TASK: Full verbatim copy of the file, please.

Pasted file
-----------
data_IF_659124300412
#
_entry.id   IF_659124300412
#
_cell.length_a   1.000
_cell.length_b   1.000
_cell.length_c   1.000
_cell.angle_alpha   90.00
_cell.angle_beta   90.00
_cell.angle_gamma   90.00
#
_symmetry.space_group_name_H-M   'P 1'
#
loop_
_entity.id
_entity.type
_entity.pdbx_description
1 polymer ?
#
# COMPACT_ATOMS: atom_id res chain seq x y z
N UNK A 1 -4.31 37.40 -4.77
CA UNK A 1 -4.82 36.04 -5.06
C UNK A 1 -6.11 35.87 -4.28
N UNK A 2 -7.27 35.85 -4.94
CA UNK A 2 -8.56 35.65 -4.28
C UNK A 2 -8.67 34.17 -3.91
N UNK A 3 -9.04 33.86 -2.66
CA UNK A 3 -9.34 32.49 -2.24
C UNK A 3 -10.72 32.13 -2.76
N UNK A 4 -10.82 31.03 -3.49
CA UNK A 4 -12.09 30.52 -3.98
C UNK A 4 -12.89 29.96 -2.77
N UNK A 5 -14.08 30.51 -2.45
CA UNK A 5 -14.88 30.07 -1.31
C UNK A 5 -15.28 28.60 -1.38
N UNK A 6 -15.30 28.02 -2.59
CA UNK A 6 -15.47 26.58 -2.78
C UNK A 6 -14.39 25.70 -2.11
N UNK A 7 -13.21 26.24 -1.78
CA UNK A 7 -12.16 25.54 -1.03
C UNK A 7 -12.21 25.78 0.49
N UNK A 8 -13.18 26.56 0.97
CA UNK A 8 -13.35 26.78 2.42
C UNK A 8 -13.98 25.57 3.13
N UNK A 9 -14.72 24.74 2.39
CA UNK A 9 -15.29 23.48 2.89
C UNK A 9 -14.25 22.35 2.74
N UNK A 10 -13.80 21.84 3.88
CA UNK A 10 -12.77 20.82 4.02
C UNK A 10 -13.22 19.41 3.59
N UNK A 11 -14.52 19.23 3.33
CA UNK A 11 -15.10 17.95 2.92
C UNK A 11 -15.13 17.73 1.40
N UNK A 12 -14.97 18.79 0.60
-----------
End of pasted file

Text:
data_IF_659124300412
#
_entry.id   IF_659124300412
#
_cell.length_a   1.000
_cell.length_b   1.000
_cell.length_c   1.000
_cell.angle_alpha   90.00
_cell.angle_beta   90.00
_cell.angle_gamma   90.00
#
_symmetry.space_group_name_H-M   'P 1'
#
loop_
_entity.id
_entity.type
_entity.pdbx_description
1 polymer ?
#
# COMPACT_ATOMS: atom_id res chain seq x y z
N UNK A 1 -4.31 37.40 -4.77
CA UNK A 1 -4.82 36.04 -5.06
C UNK A 1 -6.11 35.87 -4.28
N UNK A 2 -7.27 35.85 -4.94
CA UNK A 2 -8.56 35.65 -4.28
C UNK A 2 -8.67 34.17 -3.91
N UNK A 3 -9.04 33.86 -2.66
CA UNK A 3 -9.34 32.49 -2.24
C UNK A 3 -10.72 32.13 -2.76
N UNK A 4 -10.82 31.03 -3.49
CA UNK A 4 -12.09 30.52 -3.98
C UNK A 4 -12.89 29.96 -2.77
N UNK A 5 -14.08 30.51 -2.45
CA UNK A 5 -14.88 30.07 -1.31
C UNK A 5 -15.28 28.60 -1.38
N UNK A 6 -15.30 28.02 -2.59
CA UNK A 6 -15.47 26.58 -2.78
C UNK A 6 -14.39 25.70 -2.11
N UNK A 7 -13.21 26.24 -1.78
CA UNK A 7 -12.16 25.54 -1.03
C UNK A 7 -12.21 25.78 0.49
N UNK A 8 -13.18 26.56 0.97
CA UNK A 8 -13.35 26.78 2.42
C UNK A 8 -13.98 25.57 3.13
N UNK A 9 -14.72 24.74 2.39
CA UNK A 9 -15.29 23.48 2.89
C UNK A 9 -14.25 22.35 2.74
N UNK A 10 -13.80 21.84 3.88
CA UNK A 10 -12.77 20.82 4.02
C UNK A 10 -13.22 19.41 3.59
N UNK A 11 -14.52 19.23 3.33
CA UNK A 11 -15.10 17.95 2.92
C UNK A 11 -15.13 17.73 1.40
N UNK A 12 -14.97 18.79 0.60